Dental Care for Older Adults

Why is dental care important?

Older adults need to see a dentist regularly because:

  • As you get older, your mouth may make less saliva, which can lead to tooth decay.
  • Medicines to treat problems such as Parkinson’s disease, high blood pressure, or high cholesterol can also cause your mouth to be drier.
  • Your gums shrink and expose your teeth to possible infection or decay. Changes in your gums can also change the way dentures fit.
  • Your risk of oral cancer is higher.

Brushing

Teeth can last a lifetime if you take care of them. The best thing you can do is brush your teeth. Brush your teeth correctly for at least 2 minutes twice a day. The most important time to brush is before you go to bed at night. Brushing after each meal is best. Use a soft brush and replace it every 3 months or when it shows wear. Electric toothbrushes can be very helpful if you have arthritis.

Pay attention to the gum line when you brush. Gently brush your gum tissue and tongue to refresh your breath and remove bacteria.

Talk with your dentist if you have pain or other problems with brushing your teeth.

Flossing

Flossing is a way to remove food and plaque from between the teeth, an area the toothbrush cannot reach. Plaque is a sticky material that builds up on your teeth. It is made of mucus, saliva, food particles, acids, and bacteria. If it’s not removed with daily brushing and flossing, plaque can lead to cavities, a hard buildup called tartar, and gum disease.

When you floss:

  • Cut off about 18 inches of floss and wind most of it around a finger of one hand. Wind the rest around a finger of your other hand, to take up the floss as you use it.
  • Gently pull the floss between 2 of your teeth.
  • Curve it into a C-shape against one tooth.
  • Holding the floss tightly against the tooth, move it up and down, scraping the side of the tooth and just below the gum line. Don’t push too hard on your gums
  • Use a fresh section of floss and repeat for each tooth. Not using a fresh section of floss can spread bacteria and could cause a gum infection.
  • Remember to floss the backs of your back teeth too.

If you have bleeding from your gums for more than 5 days, it is a sign that something is not healthy. It should be checked by your dentist.

Toothpaste and mouthwash

Look for the American Dental Association (ADA) seal of acceptance when you buy a dental product. This seal means that the product is safe and does what it says it will do.

Always buy toothpastes with fluoride. The fluoride helps prevent cavities. You can buy toothpastes with ingredients to control tartar, whiten teeth, or help teeth be less sensitive.

Mouthwashes can help to freshen bad breath, control plaque, and protect your teeth against decay. Look for a mouthwash that is alcohol free. Mouthwashes that contain alcohol may dry out your mouth and worsen pain or sores in your mouth.

Dentures

If you wear dentures, take them out to clean them. You may want to take them out at bedtime, let them soak in warm (not hot) water or a denture-cleansing solution overnight, and then brush them in the morning. Always soak them if they are out of your mouth because dry dentures may get very brittle or they may change shape and not fit well.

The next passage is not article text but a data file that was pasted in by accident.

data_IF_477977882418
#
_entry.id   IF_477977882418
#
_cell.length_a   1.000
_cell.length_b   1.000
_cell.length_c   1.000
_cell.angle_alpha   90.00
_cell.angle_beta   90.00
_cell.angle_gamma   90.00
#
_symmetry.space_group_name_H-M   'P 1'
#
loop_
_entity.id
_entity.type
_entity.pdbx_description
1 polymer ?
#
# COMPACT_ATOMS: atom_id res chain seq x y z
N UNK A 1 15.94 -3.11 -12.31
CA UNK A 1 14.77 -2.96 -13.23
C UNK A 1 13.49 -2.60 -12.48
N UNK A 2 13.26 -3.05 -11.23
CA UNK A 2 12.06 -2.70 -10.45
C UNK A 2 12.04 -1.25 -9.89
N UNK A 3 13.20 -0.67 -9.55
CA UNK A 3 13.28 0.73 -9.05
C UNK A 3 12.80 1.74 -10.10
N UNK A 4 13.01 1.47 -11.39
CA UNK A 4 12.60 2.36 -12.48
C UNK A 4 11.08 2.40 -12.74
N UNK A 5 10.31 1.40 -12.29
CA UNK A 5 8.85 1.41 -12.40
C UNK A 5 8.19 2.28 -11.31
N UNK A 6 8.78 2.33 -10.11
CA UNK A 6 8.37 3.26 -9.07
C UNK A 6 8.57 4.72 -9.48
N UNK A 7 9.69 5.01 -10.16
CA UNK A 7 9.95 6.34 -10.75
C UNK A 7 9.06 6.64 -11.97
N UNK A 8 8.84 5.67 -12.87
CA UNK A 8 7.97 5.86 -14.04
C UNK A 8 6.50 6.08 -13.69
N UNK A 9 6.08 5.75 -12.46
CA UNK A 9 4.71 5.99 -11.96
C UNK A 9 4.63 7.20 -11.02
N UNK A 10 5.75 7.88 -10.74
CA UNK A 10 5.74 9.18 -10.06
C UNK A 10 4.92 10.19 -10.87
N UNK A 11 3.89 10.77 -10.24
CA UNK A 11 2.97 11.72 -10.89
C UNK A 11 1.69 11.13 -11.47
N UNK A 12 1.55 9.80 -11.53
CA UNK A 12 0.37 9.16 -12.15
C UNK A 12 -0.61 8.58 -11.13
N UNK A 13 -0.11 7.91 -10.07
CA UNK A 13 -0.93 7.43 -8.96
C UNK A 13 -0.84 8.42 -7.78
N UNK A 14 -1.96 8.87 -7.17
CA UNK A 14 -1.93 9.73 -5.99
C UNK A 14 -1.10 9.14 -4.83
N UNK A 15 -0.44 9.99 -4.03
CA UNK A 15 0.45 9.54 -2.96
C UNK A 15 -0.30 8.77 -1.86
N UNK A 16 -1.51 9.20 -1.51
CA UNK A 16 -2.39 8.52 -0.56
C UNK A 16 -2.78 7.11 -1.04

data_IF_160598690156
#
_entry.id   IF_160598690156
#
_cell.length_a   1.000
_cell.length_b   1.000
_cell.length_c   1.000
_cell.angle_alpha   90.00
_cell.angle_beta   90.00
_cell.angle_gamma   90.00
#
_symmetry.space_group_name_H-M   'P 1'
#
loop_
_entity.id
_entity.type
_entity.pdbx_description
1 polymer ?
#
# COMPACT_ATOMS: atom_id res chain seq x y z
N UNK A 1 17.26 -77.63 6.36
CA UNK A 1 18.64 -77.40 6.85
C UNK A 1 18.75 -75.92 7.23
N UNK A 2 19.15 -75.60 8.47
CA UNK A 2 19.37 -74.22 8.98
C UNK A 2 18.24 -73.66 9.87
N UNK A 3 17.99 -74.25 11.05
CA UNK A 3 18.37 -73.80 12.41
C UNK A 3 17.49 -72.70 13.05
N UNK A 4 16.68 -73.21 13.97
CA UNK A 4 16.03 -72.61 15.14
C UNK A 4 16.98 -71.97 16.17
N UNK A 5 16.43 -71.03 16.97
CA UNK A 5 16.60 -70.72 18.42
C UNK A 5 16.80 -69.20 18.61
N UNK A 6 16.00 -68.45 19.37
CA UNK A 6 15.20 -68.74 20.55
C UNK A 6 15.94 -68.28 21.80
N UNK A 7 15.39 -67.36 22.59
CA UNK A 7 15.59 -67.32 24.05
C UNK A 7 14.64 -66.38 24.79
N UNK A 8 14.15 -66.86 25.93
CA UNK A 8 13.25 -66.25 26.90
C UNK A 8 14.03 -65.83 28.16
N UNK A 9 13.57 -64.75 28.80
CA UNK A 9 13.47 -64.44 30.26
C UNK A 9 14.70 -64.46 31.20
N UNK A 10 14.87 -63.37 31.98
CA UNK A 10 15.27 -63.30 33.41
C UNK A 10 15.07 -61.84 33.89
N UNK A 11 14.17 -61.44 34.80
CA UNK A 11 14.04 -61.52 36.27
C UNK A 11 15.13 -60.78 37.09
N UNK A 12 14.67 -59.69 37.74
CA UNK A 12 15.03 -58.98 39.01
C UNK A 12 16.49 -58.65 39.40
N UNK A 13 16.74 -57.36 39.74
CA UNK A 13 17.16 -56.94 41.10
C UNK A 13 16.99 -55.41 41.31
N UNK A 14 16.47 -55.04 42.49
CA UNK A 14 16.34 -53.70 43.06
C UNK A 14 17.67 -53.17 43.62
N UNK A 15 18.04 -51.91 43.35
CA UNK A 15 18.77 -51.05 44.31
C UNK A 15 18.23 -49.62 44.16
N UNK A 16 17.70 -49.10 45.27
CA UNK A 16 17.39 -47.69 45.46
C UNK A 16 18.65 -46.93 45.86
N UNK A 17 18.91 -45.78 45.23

Always use a denture brush that will reach all parts of the dentures. A regular toothbrush will not do the job. Denture paste removes stains better than soap, toothpaste, or baking soda to clean dentures. Never use household cleansers on your dentures. It’s a good idea to brush your dentures over a wash basin half full of water. If they slip from your fingers, they are less likely to crack if they land in water.

While your dentures are out of your mouth, clean your tongue, gums, and the roof of your mouth with a soft toothbrush and then rinse your mouth.

Over time, your gums can shrink a little and your dentures may no longer fit as well as they used to. Gaining or losing 5 pounds or more can affect the way your dentures fit. A loose denture can irritate your gums, destroy bone, or make it hard for you to chew food well. Your dentist may want to adjust or replace your denture or may advise you to use a denture adhesive to help keep your dentures in place.

Regular dental checkups

Have regular dental checkups as often as recommended by your dentist. During your checkup, your dentist or dental hygienist will check your teeth for cavities and remove plaque. Your dentist will also check your gums for infection or inflammation and the rest of your mouth for signs of cancer.

If you have red or white spots or other sores in the mouth that do not go away within 2 weeks, see your dentist. Mouth sores that do not go away can be an early sign of oral cancer.

Dental checkups are recommended, even if you have full dentures.

Developed by RelayHealth.
Adult Advisor 2015.1 published by RelayHealth.
Last modified: 2015-01-21
Last reviewed: 2015-01-19
This content is reviewed periodically and is subject to change as new health information becomes available. The information is intended to inform and educate and is not a replacement for medical evaluation, advice, diagnosis or treatment by a healthcare professional.
Copyright ©1986-2015 McKesson Corporation and/or one of its subsidiaries. All rights reserved.

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